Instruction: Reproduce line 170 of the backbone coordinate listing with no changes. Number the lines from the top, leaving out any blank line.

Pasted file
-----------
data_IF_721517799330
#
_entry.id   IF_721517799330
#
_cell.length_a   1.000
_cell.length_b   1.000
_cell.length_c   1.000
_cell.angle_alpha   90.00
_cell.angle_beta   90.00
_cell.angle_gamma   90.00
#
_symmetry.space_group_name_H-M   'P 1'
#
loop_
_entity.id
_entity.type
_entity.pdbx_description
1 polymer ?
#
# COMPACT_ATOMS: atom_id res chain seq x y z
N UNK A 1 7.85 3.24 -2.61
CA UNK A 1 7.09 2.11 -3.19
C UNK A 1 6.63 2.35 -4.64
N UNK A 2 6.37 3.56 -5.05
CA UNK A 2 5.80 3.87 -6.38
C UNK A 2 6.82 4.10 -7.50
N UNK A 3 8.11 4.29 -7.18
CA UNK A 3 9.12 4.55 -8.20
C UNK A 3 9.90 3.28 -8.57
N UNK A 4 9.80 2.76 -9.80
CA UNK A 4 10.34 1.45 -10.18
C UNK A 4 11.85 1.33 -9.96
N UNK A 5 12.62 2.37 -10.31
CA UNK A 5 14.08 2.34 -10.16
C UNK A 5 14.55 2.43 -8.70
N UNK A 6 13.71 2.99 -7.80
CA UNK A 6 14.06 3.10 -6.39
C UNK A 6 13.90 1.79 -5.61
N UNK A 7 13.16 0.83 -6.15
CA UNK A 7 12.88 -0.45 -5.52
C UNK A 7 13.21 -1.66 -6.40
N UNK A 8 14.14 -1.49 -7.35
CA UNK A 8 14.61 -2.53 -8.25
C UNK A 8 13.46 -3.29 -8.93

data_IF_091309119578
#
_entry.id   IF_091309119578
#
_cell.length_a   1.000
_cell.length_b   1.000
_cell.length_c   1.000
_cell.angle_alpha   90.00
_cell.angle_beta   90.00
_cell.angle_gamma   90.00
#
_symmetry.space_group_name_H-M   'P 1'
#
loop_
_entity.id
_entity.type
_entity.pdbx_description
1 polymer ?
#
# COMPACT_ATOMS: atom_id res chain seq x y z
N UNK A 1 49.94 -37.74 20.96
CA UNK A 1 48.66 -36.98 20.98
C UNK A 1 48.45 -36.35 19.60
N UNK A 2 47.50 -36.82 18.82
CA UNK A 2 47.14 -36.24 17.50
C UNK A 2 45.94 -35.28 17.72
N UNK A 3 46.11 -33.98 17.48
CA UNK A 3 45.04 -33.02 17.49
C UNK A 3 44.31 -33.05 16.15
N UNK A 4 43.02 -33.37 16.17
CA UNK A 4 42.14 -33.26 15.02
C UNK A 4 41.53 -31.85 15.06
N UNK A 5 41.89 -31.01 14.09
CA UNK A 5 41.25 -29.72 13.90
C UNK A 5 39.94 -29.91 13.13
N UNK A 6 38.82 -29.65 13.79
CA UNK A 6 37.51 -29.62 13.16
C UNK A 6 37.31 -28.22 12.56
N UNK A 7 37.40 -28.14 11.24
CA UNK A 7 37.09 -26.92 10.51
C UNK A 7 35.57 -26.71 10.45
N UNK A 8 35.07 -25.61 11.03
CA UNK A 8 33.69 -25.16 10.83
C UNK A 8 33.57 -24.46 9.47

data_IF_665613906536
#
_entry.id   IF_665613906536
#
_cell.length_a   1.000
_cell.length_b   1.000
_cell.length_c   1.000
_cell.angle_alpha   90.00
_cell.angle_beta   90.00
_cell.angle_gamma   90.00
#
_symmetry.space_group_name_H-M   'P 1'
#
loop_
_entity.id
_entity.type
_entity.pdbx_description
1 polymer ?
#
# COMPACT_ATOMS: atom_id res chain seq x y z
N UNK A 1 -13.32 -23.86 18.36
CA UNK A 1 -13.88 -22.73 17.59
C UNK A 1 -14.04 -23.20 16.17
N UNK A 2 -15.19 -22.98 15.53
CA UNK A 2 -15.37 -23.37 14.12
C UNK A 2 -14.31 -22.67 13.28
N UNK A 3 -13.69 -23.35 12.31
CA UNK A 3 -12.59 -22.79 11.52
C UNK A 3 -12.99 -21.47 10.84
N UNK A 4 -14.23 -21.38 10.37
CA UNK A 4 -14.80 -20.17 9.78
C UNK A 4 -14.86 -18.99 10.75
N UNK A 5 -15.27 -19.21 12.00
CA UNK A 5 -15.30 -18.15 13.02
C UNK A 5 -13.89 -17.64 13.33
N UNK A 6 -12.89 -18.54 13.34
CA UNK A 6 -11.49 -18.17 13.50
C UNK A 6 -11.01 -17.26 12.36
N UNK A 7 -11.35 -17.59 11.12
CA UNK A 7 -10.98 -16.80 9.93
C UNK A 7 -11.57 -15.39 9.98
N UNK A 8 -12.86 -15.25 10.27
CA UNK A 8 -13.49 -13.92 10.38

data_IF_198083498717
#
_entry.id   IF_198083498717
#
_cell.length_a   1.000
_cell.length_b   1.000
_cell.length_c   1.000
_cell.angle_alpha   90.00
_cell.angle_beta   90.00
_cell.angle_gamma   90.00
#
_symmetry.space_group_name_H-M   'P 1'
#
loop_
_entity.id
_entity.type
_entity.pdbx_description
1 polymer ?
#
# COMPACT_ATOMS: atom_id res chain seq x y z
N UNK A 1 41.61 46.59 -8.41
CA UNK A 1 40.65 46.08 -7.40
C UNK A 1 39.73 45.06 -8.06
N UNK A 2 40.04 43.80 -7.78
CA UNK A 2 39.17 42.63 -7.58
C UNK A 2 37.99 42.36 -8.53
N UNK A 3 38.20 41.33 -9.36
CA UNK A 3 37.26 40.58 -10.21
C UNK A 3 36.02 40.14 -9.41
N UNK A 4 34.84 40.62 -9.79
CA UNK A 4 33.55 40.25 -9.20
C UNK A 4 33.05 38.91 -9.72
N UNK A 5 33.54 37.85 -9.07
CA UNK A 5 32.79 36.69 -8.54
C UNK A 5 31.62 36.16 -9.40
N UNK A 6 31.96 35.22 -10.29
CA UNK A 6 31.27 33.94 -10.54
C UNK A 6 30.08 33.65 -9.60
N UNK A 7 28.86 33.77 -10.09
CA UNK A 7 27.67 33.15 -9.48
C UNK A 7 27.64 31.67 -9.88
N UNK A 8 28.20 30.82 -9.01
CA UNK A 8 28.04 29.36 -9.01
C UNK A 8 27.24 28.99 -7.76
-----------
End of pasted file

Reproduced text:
N UNK A 7 28.86 33.77 -10.09